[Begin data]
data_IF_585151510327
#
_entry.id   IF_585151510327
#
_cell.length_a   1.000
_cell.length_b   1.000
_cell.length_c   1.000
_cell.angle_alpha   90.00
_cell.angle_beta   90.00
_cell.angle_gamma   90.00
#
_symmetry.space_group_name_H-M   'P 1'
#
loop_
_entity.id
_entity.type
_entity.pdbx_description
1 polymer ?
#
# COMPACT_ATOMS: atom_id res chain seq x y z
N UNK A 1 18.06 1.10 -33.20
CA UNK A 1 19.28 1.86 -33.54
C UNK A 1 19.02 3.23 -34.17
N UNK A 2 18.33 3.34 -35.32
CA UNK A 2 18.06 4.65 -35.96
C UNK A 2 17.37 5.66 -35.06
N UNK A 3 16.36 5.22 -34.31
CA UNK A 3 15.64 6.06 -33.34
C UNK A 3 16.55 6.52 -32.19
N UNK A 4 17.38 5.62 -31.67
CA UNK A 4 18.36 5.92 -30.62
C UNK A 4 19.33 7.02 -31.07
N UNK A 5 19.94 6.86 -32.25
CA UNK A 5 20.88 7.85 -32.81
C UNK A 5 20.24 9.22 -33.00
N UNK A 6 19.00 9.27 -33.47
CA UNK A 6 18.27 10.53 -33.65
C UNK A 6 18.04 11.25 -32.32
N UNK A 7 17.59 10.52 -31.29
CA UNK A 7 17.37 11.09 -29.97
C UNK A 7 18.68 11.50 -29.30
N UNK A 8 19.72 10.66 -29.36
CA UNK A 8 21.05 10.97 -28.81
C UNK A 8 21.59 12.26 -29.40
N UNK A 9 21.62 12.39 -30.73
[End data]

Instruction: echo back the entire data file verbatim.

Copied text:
data_IF_585151510327
#
_entry.id   IF_585151510327
#
_cell.length_a   1.000
_cell.length_b   1.000
_cell.length_c   1.000
_cell.angle_alpha   90.00
_cell.angle_beta   90.00
_cell.angle_gamma   90.00
#
_symmetry.space_group_name_H-M   'P 1'
#
loop_
_entity.id
_entity.type
_entity.pdbx_description
1 polymer ?
#
# COMPACT_ATOMS: atom_id res chain seq x y z
N UNK A 1 18.06 1.10 -33.20
CA UNK A 1 19.28 1.86 -33.54
C UNK A 1 19.02 3.23 -34.17
N UNK A 2 18.33 3.34 -35.32
CA UNK A 2 18.06 4.65 -35.96
C UNK A 2 17.37 5.66 -35.06
N UNK A 3 16.36 5.22 -34.31
CA UNK A 3 15.64 6.06 -33.34
C UNK A 3 16.55 6.52 -32.19
N UNK A 4 17.38 5.62 -31.67
CA UNK A 4 18.36 5.92 -30.62
C UNK A 4 19.33 7.02 -31.07
N UNK A 5 19.94 6.86 -32.25
CA UNK A 5 20.88 7.85 -32.81
C UNK A 5 20.24 9.22 -33.00
N UNK A 6 19.00 9.27 -33.47
CA UNK A 6 18.27 10.53 -33.65
C UNK A 6 18.04 11.25 -32.32
N UNK A 7 17.59 10.52 -31.29
CA UNK A 7 17.37 11.09 -29.97
C UNK A 7 18.68 11.50 -29.30
N UNK A 8 19.72 10.66 -29.36
CA UNK A 8 21.05 10.97 -28.81
C UNK A 8 21.59 12.26 -29.40
N UNK A 9 21.62 12.39 -30.73